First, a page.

Verse > Anthologies > Arthur Quiller-Couch, ed. > The Oxford Book of English Verse
Arthur Quiller-Couch, ed. 1919. The Oxford Book of English Verse: 1250–1900.
Thomas Lodge. 1556?–1625
97. Rosalind's Madrigal
LOVE in my bosom like a bee 
      Doth suck his sweet: 
Now with his wings he plays with me, 
      Now with his feet. 
Within mine eyes he makes his nest,         5
His bed amidst my tender breast; 
My kisses are his daily feast, 
And yet he robs me of my rest: 
      Ah! wanton, will ye? 
And if I sleep, the percheth he  10
      With pretty flight, 
And makes his pillow of my knee 
      The livelong night. 
Strike I my lute, he tunes the string; 
He music plays if so I sing;  15
He lends me every lovely thing,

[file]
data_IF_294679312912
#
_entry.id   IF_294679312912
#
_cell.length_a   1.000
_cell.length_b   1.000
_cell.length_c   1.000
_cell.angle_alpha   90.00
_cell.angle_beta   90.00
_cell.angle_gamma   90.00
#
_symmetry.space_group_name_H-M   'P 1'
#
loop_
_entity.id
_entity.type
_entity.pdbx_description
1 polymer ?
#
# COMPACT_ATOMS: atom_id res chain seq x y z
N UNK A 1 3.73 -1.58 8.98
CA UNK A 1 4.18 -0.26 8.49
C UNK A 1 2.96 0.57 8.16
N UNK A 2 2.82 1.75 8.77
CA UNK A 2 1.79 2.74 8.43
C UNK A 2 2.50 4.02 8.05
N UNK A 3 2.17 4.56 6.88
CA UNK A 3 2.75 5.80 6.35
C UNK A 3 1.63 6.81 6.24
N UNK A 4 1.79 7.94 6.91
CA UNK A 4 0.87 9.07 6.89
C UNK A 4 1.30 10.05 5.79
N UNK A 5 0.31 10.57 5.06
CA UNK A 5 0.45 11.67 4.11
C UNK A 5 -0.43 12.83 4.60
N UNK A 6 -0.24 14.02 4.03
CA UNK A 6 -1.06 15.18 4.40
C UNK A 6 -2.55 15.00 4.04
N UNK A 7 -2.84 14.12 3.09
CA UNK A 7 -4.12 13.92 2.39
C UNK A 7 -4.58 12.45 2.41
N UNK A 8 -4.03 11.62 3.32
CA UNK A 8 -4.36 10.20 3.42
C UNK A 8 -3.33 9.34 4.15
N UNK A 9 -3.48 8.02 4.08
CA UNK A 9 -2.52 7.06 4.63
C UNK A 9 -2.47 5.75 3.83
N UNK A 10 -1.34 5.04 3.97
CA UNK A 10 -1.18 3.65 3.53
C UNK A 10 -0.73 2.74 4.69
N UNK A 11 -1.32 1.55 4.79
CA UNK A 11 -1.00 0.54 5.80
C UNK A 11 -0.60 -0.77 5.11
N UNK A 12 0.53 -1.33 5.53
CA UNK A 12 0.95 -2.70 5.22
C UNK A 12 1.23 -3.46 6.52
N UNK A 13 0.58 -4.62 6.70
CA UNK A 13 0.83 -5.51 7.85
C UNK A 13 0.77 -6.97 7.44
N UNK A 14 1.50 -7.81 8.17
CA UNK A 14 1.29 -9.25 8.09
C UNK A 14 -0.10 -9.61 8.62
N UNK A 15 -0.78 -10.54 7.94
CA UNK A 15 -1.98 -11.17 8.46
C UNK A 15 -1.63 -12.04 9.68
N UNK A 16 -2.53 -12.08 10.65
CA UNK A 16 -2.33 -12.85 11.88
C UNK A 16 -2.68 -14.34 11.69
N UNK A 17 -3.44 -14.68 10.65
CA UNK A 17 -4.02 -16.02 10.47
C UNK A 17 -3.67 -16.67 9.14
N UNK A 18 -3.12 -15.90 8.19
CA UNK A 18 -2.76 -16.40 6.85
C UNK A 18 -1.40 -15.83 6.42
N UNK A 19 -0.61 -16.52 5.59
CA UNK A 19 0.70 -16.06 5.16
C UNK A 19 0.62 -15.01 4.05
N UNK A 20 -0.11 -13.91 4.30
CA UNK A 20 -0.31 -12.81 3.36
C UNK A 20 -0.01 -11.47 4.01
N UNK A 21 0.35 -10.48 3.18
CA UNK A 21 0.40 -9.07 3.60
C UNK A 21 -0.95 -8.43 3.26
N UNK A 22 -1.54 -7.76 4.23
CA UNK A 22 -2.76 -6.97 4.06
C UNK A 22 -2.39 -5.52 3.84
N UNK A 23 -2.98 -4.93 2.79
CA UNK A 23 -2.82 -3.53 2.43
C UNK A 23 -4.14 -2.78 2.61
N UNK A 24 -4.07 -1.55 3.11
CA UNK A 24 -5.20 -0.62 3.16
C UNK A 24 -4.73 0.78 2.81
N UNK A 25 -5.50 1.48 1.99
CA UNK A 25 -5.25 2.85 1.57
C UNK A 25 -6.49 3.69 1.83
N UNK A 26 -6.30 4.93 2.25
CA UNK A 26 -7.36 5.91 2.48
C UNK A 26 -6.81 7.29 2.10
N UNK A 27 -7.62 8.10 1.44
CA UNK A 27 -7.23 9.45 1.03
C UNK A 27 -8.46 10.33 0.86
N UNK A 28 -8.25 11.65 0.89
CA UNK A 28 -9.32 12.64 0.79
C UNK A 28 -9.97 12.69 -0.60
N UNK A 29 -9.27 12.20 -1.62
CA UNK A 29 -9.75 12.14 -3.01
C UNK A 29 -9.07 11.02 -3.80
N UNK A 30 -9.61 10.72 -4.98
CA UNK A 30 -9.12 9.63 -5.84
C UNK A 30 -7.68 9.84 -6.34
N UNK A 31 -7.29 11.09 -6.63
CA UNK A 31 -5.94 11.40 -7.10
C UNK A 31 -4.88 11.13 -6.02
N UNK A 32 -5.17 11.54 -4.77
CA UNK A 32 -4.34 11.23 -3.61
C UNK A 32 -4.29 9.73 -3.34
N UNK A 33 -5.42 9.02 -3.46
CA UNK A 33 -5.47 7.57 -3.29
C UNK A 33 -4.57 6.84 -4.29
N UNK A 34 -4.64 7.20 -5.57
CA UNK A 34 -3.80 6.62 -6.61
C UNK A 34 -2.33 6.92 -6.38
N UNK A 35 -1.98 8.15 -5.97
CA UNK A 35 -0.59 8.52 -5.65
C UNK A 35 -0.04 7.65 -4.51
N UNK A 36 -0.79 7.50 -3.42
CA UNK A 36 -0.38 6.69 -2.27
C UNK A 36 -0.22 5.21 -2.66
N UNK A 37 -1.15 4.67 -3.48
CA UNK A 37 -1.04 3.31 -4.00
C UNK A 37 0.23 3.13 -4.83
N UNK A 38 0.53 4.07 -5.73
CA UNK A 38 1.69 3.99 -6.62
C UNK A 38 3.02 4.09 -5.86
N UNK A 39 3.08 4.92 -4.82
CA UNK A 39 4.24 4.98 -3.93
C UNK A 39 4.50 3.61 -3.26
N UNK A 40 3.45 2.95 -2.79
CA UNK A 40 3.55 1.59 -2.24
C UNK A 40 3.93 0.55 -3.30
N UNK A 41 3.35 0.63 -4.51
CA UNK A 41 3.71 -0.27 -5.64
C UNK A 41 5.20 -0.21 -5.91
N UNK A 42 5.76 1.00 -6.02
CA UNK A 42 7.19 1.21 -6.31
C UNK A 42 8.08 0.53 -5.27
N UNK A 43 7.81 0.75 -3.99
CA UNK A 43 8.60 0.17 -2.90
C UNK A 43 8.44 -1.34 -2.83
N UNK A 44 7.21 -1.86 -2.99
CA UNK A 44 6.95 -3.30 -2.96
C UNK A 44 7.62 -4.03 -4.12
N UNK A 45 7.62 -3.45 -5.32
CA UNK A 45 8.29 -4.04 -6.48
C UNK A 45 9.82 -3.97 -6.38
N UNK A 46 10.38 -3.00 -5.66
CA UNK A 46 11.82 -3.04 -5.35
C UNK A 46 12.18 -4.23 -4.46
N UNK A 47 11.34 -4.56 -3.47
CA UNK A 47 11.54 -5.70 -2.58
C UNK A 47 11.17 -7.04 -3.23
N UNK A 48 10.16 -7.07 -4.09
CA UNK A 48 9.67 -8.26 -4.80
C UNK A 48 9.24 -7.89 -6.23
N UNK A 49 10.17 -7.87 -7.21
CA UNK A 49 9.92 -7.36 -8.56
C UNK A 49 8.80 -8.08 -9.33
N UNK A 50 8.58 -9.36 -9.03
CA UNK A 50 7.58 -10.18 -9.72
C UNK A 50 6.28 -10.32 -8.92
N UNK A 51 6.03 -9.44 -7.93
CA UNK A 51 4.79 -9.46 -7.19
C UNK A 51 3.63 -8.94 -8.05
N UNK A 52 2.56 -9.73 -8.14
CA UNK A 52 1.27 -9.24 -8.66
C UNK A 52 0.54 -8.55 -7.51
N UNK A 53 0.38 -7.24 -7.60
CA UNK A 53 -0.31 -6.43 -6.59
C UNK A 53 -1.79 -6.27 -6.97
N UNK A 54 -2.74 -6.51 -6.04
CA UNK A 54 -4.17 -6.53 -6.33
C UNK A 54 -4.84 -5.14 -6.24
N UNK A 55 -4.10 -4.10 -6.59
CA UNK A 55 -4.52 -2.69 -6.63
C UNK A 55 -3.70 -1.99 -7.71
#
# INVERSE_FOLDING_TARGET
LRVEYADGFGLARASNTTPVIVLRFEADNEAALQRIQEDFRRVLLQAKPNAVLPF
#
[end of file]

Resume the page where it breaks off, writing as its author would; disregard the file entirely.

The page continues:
Yet cruel he my heart doth sting: 
      Whist, wanton, still ye! 
Else I with roses every day 
      Will whip you hence,  20
And bind you, when you long to play, 
      For your offence. 
I'll shut mine eyes to keep you in; 
I'll make you fast it for your sin; 
I'll count your power not worth a pin.  25
—Alas! what hereby shall I win 
      If he gainsay me? 
What if I beat the wanton boy 
      With many a rod? 
He will repay me with annoy,  30
      Because a god. 
Then sit thou safely on my knee; 
Then let thy bower my bosom be; 
Lurk in mine eyes, I like of thee; 
O Cupid, so thou pity me,  35
      Spare not, but play thee! 
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